In addition, the continued use of unlawful assembly as a reason to end protests has been concerning because it’s arguably at certain times that it’s not actually met that legal standard of folks actually engaging in a riot. So, there’s a difference even in the city and the state statutes about what constitutes a riot. So, we’ve been concerned about the preempt, the police department preemptively using that. I think it’s very concerning, the arrests of both, not just the unlawful arrests of some of the protestors but also the arrests of journalists and legal observers, because we’re always paying very close attention as to whether there’s any indication from police officers that they’re arresting these folks because they’re precisely performing their roles of documenting what’s going on. So, these are all issues that are central to people’s rights to be able to go out and peacefully assemble and to protest out in public.
JAISAL NOOR: And so can you talk about your response to what some have called antagonistic behavior by the police department? What you’ve described, and also, police officers chanting, “Who’s streets? Our streets,” after they, the police saying that after they cleared the protests. St. Louis police kill its residents at a higher rate than any other police department among America’s 100 most populous cities. St. Louis is deeply segregated, similar to Baltimore. Life expectancy, access to education, jobs, income is greatly, it can vary greatly. So, it’s within this context that these protests are happening and people often point out how differently police respond to rioting by sports fans, for example, than what you see with these largely peaceful protests. Can you talk about that as well, and why it’s important for these communities that are protesting to have this First Amendment right protected?
M. ABDULLAH: Yeah. I think that at the core of the concerns and the frustrations of the protestors is issues around institutionalized racism and oppression, and it’s not even just at the hands of police, it’s a societal issue. In St. Louis, in regards to policing, actually, in Missouri, since 2000, we have been collecting racial profiling numbers. So, basically data on vehicle stops and searches, basically for the past 16 years. We’ve known in the state that there’s been an issue of racial profiling and some of the municipalities are worse than others. I believe that if I remember correctly, the most recent numbers from the city were, I think, about one , that they were 1.4 times more likely to be African-Americans to be stopped and searched than their white counterparts. They’re also more likely to be arrested for the same violations of the law, even though the white counterparts are more likely to be found with drugs on them.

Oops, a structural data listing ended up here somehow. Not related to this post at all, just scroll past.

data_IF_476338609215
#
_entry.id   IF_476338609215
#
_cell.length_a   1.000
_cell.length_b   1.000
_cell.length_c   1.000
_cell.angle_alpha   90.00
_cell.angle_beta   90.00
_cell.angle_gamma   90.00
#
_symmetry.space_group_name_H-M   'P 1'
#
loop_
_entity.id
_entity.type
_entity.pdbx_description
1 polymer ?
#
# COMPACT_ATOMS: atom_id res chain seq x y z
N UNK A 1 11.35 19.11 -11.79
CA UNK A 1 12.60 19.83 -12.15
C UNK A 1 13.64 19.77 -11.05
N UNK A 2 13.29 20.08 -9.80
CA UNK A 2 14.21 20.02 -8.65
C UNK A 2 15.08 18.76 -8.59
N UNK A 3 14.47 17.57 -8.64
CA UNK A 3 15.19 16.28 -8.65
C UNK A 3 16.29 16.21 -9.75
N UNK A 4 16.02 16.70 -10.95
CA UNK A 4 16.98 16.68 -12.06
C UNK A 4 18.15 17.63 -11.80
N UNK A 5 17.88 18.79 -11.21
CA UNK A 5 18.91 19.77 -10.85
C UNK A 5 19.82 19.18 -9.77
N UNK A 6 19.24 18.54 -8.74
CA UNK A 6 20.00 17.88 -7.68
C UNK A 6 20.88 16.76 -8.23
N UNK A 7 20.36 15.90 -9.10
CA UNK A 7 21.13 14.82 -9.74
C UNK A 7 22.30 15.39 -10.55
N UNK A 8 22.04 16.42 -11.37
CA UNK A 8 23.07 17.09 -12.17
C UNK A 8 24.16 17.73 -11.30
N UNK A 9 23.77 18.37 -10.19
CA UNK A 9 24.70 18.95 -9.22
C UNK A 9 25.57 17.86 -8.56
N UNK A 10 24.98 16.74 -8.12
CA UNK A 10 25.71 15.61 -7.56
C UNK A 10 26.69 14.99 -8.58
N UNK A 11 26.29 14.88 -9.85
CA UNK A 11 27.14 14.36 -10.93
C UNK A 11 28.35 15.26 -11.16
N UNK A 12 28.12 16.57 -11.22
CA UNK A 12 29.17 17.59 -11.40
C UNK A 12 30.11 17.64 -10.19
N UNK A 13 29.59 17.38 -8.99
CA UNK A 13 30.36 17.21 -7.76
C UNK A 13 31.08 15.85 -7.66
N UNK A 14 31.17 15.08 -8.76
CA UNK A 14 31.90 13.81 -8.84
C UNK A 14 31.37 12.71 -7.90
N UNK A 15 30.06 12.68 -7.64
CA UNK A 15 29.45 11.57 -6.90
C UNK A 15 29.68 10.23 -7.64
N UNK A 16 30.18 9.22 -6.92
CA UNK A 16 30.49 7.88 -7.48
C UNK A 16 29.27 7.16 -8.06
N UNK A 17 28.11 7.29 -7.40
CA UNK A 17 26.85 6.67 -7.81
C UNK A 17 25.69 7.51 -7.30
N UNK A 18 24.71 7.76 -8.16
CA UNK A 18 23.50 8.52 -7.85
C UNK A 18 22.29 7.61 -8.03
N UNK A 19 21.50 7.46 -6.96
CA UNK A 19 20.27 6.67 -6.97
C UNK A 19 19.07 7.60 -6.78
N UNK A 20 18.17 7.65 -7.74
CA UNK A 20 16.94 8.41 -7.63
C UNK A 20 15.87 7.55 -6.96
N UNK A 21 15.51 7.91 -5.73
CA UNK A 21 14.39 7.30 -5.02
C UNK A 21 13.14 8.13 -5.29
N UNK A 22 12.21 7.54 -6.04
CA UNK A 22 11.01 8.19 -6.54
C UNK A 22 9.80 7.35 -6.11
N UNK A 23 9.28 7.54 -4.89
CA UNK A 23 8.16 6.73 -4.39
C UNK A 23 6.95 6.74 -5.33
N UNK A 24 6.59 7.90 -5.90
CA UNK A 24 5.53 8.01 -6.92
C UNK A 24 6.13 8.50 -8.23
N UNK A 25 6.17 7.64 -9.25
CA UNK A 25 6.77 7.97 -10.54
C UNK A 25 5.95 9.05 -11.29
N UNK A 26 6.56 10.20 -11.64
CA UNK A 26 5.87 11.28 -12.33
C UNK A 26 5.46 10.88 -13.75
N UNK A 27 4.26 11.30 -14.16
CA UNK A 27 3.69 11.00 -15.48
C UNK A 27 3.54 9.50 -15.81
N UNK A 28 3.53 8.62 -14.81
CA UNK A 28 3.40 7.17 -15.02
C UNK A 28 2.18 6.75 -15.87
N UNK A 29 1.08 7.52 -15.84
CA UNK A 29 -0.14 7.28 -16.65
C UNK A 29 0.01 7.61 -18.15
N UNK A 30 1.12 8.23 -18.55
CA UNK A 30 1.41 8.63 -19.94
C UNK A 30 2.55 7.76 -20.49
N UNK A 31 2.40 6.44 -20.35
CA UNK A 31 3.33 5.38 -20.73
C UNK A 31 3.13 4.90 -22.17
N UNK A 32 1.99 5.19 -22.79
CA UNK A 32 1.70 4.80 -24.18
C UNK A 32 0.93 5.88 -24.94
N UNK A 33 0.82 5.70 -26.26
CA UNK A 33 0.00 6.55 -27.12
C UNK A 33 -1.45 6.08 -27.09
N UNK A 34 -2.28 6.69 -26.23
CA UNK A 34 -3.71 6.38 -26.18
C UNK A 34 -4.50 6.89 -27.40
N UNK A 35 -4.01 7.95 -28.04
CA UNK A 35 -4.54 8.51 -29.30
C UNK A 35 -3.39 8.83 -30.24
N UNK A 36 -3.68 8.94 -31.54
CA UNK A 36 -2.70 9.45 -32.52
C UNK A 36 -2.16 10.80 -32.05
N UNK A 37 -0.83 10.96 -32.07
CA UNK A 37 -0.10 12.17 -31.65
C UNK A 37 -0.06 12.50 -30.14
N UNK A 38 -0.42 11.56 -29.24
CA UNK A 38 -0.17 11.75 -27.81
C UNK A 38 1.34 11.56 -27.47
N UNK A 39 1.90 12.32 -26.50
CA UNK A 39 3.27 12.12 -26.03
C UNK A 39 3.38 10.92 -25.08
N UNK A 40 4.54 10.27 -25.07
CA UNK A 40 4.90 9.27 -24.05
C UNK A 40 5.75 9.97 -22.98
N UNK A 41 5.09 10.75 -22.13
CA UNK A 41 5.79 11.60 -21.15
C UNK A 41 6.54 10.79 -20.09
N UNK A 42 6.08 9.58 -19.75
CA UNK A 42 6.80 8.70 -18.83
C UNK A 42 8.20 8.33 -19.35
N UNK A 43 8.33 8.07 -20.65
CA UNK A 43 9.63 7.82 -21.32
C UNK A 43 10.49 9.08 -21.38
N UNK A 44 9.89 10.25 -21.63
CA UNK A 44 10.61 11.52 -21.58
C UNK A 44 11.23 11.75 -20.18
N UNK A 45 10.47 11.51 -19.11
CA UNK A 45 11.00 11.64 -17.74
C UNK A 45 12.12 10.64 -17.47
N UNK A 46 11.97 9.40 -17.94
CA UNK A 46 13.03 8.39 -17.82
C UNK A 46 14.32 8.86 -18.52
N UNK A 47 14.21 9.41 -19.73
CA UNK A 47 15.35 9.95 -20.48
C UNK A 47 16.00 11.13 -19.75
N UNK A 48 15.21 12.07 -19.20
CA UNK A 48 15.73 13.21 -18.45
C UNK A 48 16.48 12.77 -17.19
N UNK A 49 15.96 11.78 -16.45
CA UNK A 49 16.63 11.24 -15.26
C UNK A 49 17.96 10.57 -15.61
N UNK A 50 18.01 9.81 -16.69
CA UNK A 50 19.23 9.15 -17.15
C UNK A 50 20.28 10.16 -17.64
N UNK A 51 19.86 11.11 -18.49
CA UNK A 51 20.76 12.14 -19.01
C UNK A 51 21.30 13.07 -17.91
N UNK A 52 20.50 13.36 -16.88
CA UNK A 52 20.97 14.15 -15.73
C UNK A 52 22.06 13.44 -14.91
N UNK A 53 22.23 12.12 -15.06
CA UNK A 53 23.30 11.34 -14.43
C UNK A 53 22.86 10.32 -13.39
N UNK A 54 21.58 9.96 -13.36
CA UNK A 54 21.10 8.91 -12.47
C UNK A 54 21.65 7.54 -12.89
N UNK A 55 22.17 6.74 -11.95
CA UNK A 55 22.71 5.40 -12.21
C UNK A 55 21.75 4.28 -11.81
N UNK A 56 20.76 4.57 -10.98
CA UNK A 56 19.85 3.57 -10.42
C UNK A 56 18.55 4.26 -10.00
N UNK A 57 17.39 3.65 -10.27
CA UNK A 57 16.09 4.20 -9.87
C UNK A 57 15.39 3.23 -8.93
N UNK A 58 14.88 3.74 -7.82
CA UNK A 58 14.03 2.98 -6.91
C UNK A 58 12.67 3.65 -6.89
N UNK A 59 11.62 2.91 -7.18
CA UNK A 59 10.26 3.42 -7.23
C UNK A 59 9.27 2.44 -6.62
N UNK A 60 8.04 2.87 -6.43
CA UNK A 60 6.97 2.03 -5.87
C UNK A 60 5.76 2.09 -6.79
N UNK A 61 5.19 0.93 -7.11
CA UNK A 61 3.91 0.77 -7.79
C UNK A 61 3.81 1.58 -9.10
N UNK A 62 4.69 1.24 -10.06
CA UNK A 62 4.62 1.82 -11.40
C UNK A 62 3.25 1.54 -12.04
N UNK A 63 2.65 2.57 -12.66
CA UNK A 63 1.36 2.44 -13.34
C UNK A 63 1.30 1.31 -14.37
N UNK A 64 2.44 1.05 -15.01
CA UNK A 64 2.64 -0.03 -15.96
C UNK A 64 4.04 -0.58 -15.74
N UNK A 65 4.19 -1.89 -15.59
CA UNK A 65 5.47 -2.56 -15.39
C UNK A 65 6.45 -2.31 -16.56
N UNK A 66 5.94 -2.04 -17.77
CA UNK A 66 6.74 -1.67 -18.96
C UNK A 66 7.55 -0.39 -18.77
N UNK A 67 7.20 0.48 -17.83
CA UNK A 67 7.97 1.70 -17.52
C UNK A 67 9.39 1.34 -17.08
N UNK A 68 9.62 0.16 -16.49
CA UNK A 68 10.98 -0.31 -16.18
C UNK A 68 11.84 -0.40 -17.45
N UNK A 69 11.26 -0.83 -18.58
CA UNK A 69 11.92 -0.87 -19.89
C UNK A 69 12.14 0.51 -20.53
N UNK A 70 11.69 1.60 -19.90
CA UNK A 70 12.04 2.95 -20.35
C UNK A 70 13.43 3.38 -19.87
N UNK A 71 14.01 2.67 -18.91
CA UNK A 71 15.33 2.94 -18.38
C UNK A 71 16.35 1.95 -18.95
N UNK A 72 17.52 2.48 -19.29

I mean, the numbers there are very clear that there is an issue of racial profiling. I know that when I go, over my four and a half years of working at the ACLU, I’ve done many, many, many Know Your Rights workshops across the state, and it is pretty amazing to me the stark indifference of knowledge of people’s rights when I go to communities of color to talk about policing issues versus when I go and talk to white, white communities.
I actually just came from a series of speaking engagements at a school in north St. Louis County, and I’m talking to eighth graders and about half of them have had experiences with law enforcement, black eighth graders. And that is somewhat the norm for communities of color, and unfortunately for them, I often hear that their experiences are negative; that they feel like they’re being hassled on the street, that they’re being stopped because they fit the description of somebody who’s a person of color, that they’re being detained by police when they feel like they actually don’t have any sort of reasonable suspicion to be detained other than they happen to live in this particular community.